Haig was born at 19 Hope Street in Charlotte Square. It was a side street on the south-west. He wasn’t born into the landed gentry or an aristocrat. John Haig came from a middle class family and was the head of Haig And Haig Distillery. He earned?10,000 each year. Rachel Haig was the daughter of a wealthy gentry family that had fallen into financial difficulties. Rachel’s mother Violet Veitch was the mother to Noel Coward.
Haig began his schooling in 1869 at Mr Bateson’s in Clifton Bank. In 1869, Haig attended Edinburg Collegiate School. He then moved to a prep school in 1871. He went to Clifton College. Haig’s father and mother both died before he turned 18. Haig went to another school in 1880-1883, where he studied Political Economy and Ancient History.
He spent a lot of time with his friends – as a Bullingdon Club Member – and in equestrian sports. He was considered one of the top young horsemen in Oxford. He quickly gained entry into the university team, but was denied a degree due to his absence from residence for a period. Haig had studied at university and therefore was significantly older than others in his Sandhurst class. Haig also received the Anson Award and was placed first on the merit list.
Haig had no experience of static wars, having fought in mobile wars for colonial South Africa and Sudan. The Staff College in the late 19th century also did not prepare him well for war on the Western Front. Haig became a war-phobic man because of the combination of all these factors. Haig viewed battles as three-staged affairs that were structured. Haig remained steadfast in his belief that this was the best structure for World War I. He continued to believe that war was relatively simple, focused on people, and depended on morale. It also required the commander to be determined in order to win.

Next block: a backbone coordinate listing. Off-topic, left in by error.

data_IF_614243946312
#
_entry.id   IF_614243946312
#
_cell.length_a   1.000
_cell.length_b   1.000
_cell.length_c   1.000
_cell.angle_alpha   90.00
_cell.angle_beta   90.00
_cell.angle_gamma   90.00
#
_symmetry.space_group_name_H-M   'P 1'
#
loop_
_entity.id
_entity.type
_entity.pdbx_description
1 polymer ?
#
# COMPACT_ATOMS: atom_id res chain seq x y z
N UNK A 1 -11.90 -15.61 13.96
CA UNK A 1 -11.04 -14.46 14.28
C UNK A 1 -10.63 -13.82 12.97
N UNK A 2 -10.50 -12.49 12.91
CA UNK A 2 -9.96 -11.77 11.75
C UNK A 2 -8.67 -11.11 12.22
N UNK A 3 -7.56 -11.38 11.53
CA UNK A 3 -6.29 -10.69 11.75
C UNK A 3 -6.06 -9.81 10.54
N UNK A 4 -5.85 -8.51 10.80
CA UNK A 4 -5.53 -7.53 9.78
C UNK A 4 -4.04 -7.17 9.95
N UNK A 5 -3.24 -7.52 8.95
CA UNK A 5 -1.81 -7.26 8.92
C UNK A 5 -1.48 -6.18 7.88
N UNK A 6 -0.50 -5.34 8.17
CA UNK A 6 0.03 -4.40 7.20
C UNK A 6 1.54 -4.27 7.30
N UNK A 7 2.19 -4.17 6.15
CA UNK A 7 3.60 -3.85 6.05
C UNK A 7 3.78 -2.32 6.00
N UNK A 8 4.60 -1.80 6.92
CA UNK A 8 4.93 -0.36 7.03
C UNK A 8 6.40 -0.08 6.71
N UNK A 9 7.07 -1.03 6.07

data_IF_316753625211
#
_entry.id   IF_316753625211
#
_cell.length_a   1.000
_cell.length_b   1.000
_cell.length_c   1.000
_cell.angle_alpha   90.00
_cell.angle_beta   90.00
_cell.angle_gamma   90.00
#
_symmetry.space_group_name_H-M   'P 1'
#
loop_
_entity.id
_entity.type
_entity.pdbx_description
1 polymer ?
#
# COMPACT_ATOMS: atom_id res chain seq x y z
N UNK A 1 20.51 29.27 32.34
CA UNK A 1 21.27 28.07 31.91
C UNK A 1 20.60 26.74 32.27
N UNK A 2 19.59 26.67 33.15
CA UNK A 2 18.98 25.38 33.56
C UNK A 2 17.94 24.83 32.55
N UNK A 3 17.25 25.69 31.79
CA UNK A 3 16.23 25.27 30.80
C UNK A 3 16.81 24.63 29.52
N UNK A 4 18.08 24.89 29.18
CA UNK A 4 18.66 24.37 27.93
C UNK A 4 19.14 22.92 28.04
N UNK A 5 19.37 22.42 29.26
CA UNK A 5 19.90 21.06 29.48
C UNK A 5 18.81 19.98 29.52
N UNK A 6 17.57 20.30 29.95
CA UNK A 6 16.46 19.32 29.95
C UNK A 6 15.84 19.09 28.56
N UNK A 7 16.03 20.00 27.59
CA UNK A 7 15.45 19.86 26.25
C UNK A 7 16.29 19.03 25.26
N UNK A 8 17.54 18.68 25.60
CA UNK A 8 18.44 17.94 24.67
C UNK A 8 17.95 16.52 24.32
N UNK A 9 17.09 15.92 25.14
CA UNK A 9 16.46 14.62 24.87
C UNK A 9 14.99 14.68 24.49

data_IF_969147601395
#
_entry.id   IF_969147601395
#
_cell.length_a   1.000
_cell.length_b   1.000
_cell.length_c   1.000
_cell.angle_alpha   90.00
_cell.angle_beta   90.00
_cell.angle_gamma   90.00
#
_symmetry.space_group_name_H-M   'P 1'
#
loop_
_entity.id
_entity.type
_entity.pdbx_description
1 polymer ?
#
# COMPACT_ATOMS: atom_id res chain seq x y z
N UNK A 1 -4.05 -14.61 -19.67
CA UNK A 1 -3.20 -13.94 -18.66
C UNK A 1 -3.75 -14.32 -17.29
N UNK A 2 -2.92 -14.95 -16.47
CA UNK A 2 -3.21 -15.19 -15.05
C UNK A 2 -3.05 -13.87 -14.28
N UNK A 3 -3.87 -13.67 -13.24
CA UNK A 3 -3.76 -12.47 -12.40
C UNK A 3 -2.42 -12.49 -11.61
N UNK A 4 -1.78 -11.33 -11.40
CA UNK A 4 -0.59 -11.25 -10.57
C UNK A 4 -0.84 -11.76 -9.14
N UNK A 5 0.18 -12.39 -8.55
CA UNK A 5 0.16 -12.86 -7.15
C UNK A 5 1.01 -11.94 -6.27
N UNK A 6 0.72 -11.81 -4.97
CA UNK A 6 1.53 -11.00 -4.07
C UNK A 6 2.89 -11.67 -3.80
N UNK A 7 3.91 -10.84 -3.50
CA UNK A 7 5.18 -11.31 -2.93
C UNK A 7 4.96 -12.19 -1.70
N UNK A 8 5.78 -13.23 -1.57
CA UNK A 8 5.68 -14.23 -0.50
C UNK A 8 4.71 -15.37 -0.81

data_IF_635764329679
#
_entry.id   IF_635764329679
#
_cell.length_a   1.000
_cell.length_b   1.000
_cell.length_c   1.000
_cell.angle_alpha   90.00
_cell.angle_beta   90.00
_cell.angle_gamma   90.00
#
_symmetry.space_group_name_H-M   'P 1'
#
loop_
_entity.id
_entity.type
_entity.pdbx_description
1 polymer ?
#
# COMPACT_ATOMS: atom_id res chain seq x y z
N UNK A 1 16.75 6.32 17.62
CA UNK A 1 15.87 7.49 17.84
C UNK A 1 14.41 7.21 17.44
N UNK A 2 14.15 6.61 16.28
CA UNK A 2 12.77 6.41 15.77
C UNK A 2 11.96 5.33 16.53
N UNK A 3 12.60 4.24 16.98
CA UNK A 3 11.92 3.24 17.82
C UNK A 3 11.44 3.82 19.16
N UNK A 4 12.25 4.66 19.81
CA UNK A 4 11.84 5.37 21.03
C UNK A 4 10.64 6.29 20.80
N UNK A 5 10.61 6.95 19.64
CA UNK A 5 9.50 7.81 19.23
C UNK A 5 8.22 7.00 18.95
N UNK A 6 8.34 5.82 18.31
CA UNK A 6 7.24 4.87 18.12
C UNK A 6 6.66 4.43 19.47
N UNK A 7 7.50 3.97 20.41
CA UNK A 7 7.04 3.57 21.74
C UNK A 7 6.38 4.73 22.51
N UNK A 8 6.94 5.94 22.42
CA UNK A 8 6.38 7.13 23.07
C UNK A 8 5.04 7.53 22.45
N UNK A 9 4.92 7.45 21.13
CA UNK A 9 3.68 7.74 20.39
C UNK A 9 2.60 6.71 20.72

Haig is also a horseman. He was always looking forward to cavalry exploits and breakthroughs. Haig’s army commanders were forced to increase their objectives at the Battle of the Somme. Haig also wanted an intense hurricane bombardment and then a quick rush. It was a plan that included a long bombardment, but also deep objectives.
Haig used the same method at Passchendaele in 1917. He appointed a general who was offensively minded to command and told him that he wanted a successful breakthrough, not a slow advance. Haig’s offensives led to the thinning out of the German forces. It was a crucial factor in the war. He used heavy artillery to exploit the enemy. He led strong Calvary marches and killed the enemy with force. His name would be associated with many victories resulting from these attacks. Haig’s Battle in 1916 was a controversial battle because of the casualties against Germany. Haig’s style was criticized because of the 60,000 casualties he suffered.
Haig retired and founded the Royal British Legion in 1921. In 1928, he passed away. Douglas Haig’s contributions were not unnoticed, as they are still discussed today.